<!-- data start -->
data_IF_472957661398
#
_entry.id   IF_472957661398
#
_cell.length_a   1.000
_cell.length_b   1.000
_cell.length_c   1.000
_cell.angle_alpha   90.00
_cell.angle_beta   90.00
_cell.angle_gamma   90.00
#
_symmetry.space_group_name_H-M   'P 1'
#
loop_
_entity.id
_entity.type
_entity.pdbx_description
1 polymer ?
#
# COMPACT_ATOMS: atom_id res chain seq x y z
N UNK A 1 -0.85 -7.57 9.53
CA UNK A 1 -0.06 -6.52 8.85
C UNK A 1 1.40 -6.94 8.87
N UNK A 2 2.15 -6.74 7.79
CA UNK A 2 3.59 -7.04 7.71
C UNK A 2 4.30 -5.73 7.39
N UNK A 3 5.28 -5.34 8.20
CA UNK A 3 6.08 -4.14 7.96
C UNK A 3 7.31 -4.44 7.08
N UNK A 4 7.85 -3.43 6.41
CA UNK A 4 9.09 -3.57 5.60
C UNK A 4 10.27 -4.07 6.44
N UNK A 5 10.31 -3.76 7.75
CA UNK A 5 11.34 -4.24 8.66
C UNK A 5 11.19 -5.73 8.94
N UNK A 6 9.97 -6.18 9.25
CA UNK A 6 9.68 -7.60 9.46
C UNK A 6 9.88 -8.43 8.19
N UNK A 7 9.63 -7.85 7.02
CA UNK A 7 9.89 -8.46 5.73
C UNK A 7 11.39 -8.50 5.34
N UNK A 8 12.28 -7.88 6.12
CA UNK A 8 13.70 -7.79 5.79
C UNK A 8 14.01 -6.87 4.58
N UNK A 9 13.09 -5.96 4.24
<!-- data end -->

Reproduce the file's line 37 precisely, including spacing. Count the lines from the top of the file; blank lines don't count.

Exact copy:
CA UNK A 6 9.68 -7.60 9.46